claim, however, was not that this kind of thinking was the exclusive preserveof the sculptural,
but that it is found most clearly expressed and
realized in the production of sculpture. But if
there is a difference between the pictorial and
the sculpturalin the relationship between this
kind of thinking and the realizationor appreciation of a work, then it is not obvious just from
the notion of complex spatialthinkingin threedimensions what this differencemight be. More
needs to be said if something is to be made of
this conception.
II. THE SCULPTURALMEDIUM

In appreciatingan artwork as an artwork, we


attend to the medium of the work. That is to
say, we attend to the way materials are used
towardthe end of content and, at the same time,
to the content as realized through that use of
materials, rather than solely to the material
construction or the content of the work. One
reason the examined theories fail to identify
characteristicsessential to sculptureis that they
focus on the psychological mechanisms or
physical materials(and their effects) employed
in the production and appreciation of works,
ratherthan on the ways these materialsare used
to function as an artisticmedium.19My suggestion is that the sculptural, and how it differs
from the pictorial, can be understood in terms
of a distinctive way of using the physical and
perceptual properties of materials as an art
medium. What separates the pictorial and the
sculptural is not, for example, whether threedimensional materials are used or whether
three-dimensionalspace is represented.Rather,
it is the way representationis achieved, and the
way it is interpreted,through distinctive ways
of using materialsas a medium for representation. An account of the sculpturalin terms of
medium enables us to understand general
physical and perceptual differences between
sculptures and paintings as contingent rather
than essential. At the same time, such an
account of the sculpturalprovides the basis for
an alternativeaccount of sculptureas an art.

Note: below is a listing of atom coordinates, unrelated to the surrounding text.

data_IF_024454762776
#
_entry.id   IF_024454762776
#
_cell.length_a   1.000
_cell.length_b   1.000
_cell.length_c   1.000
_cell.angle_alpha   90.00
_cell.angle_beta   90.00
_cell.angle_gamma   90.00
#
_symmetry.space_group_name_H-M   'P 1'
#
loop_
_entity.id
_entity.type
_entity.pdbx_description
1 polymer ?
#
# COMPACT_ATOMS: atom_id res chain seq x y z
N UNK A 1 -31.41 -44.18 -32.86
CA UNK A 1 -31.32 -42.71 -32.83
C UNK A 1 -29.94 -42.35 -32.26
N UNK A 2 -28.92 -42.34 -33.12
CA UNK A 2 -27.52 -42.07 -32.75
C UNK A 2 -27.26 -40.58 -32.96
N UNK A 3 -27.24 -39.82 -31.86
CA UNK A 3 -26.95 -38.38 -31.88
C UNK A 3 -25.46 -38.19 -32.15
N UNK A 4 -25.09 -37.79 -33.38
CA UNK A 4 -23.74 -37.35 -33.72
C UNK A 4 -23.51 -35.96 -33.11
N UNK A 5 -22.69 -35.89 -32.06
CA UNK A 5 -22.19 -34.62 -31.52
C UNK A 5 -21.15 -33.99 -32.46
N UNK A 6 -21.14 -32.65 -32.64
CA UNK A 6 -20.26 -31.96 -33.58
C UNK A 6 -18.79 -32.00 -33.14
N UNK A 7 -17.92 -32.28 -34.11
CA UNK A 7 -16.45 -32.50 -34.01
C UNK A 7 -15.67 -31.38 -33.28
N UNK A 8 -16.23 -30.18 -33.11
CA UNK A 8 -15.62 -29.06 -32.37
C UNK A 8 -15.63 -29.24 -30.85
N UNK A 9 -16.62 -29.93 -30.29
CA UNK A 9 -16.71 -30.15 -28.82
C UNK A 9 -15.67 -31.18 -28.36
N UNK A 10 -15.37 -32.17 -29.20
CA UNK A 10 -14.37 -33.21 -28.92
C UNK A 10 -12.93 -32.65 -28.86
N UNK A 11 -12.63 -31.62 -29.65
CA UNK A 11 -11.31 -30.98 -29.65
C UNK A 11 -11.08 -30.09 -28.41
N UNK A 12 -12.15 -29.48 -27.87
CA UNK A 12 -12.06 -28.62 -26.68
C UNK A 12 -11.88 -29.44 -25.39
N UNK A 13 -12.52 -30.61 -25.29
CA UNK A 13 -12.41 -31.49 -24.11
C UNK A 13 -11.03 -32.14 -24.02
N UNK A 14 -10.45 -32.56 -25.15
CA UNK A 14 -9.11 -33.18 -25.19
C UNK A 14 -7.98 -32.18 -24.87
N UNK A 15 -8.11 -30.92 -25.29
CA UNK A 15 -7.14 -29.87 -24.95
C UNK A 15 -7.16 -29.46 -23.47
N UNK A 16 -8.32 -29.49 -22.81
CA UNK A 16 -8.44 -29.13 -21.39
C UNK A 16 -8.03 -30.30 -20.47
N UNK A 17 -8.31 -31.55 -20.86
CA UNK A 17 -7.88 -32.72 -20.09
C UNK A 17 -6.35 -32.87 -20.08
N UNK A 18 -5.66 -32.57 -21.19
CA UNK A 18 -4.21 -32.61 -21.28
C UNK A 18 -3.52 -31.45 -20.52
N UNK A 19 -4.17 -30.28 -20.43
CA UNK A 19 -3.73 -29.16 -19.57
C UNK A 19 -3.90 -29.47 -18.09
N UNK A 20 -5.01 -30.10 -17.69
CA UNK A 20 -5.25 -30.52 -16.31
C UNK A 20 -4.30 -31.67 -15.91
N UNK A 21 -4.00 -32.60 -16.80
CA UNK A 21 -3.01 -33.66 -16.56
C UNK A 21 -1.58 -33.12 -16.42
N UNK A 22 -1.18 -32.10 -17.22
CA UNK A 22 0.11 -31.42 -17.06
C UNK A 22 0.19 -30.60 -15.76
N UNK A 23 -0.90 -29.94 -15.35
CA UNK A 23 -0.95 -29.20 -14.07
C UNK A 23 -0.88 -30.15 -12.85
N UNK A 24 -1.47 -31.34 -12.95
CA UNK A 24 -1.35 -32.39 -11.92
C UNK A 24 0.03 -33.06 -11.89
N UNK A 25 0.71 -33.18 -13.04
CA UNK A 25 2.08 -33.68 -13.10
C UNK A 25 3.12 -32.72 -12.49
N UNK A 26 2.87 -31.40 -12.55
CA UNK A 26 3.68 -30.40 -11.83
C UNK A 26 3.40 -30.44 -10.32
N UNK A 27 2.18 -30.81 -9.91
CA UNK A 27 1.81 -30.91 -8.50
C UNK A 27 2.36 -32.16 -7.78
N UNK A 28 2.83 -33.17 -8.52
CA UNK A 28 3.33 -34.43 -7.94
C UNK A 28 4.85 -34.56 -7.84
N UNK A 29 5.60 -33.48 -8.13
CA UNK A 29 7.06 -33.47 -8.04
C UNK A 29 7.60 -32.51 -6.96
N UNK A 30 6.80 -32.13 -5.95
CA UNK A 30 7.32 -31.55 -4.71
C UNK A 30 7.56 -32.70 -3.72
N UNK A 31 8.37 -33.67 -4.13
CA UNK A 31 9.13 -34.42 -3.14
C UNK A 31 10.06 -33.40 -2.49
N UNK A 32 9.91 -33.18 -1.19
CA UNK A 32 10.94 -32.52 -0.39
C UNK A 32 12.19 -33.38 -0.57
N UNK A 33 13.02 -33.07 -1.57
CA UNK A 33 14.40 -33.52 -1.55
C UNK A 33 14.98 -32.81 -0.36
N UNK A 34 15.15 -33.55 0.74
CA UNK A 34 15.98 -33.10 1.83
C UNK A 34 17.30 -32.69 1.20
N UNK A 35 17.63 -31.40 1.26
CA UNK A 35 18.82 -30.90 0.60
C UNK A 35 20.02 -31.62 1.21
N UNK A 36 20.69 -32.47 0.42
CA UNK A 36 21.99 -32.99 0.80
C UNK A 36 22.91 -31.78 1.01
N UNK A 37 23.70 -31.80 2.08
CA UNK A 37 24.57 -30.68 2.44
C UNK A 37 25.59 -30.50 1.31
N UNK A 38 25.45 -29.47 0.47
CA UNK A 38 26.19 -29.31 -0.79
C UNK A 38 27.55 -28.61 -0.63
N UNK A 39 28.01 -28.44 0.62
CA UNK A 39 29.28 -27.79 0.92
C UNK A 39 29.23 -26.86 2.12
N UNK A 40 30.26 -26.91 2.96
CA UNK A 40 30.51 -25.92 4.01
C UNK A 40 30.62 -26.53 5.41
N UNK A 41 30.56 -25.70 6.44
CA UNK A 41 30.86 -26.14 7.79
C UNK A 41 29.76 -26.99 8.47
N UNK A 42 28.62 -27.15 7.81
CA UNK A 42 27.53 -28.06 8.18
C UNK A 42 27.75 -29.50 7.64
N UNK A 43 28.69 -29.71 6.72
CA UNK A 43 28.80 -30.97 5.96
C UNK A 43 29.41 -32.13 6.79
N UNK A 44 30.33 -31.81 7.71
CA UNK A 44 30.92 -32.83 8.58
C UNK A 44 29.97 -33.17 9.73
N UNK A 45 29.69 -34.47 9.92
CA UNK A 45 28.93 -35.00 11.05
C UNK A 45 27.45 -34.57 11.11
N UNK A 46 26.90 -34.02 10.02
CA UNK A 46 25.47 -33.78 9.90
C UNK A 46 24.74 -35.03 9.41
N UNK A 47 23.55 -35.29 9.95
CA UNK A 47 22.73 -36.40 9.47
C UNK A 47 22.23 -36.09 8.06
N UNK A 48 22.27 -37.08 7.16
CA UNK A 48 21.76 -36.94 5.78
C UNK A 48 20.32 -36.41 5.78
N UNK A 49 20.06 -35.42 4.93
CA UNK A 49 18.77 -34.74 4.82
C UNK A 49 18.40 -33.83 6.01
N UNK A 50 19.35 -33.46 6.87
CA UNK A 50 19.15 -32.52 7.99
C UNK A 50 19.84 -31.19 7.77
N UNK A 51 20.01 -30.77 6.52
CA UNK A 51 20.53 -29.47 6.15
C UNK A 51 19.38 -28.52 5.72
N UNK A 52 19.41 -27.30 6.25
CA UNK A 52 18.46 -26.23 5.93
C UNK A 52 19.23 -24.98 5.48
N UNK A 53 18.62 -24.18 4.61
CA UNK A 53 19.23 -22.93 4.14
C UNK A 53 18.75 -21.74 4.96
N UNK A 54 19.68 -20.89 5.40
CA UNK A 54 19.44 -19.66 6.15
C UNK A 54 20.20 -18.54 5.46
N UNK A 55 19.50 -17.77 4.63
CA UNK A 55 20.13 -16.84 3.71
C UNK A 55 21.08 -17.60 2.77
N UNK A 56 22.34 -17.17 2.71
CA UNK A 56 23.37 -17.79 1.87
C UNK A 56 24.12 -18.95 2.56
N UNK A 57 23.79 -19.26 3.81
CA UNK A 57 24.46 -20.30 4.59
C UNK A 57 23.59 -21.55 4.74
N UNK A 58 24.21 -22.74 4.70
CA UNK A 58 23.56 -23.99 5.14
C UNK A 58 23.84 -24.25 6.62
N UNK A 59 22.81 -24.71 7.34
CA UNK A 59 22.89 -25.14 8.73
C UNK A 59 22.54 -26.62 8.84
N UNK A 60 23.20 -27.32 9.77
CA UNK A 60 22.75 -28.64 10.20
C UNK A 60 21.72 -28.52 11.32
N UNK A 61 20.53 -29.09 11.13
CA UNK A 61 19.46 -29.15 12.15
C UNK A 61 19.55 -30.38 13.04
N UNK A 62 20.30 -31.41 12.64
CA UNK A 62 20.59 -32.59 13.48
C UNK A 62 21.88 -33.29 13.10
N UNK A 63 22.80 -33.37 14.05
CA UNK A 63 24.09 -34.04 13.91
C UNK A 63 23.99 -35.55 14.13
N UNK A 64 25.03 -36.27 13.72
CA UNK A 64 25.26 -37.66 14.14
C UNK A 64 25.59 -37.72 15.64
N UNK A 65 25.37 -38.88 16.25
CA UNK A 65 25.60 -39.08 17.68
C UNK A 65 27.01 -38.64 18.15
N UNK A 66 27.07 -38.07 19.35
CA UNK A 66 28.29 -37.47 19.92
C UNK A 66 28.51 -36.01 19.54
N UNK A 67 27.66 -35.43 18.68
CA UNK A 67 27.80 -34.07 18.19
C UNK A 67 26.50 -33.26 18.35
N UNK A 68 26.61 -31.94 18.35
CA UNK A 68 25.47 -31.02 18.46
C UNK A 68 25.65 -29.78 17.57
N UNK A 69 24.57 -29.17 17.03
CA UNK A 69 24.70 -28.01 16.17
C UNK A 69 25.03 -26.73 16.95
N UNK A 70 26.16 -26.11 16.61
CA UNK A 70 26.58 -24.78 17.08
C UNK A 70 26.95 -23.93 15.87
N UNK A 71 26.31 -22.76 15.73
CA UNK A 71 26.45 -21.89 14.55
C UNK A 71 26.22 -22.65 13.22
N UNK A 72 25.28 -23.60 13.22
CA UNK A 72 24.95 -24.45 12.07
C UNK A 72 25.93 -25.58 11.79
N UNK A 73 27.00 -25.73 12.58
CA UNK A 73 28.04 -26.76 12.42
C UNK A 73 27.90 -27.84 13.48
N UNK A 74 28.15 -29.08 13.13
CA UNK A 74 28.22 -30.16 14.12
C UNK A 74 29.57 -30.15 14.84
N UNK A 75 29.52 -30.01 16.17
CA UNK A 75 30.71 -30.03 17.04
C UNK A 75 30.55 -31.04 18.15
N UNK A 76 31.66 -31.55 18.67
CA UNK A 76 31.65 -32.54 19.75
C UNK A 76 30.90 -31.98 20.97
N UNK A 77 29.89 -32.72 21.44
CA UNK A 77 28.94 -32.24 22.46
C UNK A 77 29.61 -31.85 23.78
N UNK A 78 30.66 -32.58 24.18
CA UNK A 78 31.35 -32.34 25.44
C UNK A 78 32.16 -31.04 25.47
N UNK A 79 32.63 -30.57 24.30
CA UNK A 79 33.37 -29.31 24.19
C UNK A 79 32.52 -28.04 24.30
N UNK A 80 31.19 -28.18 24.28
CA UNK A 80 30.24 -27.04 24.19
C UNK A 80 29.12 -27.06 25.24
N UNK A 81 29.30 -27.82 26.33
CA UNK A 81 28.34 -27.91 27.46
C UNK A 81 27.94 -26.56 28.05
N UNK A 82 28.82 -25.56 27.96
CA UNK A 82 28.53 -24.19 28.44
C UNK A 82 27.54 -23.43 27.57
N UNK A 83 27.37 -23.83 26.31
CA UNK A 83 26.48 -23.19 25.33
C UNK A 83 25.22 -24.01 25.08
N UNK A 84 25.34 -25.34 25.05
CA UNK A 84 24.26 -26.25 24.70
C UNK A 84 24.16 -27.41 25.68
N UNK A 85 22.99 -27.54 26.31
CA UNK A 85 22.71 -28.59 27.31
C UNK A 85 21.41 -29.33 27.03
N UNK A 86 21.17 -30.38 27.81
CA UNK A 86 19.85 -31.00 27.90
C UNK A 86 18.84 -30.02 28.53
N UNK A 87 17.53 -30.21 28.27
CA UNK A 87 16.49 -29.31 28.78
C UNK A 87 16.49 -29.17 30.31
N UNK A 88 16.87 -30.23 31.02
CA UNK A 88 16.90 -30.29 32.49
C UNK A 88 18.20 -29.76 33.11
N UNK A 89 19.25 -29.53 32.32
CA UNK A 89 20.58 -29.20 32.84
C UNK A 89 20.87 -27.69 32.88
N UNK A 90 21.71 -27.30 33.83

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Koed Sculptureand the Sculptural


I suggested in relationto the "physicalthreedimensionality"view thatthere are a numberof
ways three-dimensional properties might be
artistically relevant. Differences in the artistic
relevance of physical and perceptual features
are determined in large part by differences in
the ways such features are used to function as
an artisticmedium.Independentof such considerationsof use, thereis nothingthat can account
for a propertyor kind of propertyhaving this or
that relevance in appreciation.If we now consider the role of materials in their use as a
medium, there are at least three obvious ways
the three-dimensional properties of material
might be artistically relevant. There is the
simple idea that any two-dimensionalsurfaceof
a work only appears to us the way it does
because, among other things, of the way the
materials used in its production have been
shaped. In the pictorial arts, for example, a
painted or printed surface appears the way it
does because of the way paint or other substances have been applied in three dimensions
to some part of a three-dimensionalbody. The
same might be said of the relationshipof twodimensional surface properties in sculpture to
their three-dimensionalunderpinnings.But in
such an instance, it is the two-dimensional
surface propertiesof the material(for example,
the planararrangementof line and color), rather
than the three-dimensional properties themselves, which function as the medium of
representation or expression. Those threedimensional properties are artistically relevant
only in so far as they are a material condition
for the two-dimensional surface propertiesthat
function as the artistic medium. The focus of
appreciationof the work in such a case rests at
the level of the relationshipbetween the twodimensional surface properties and the work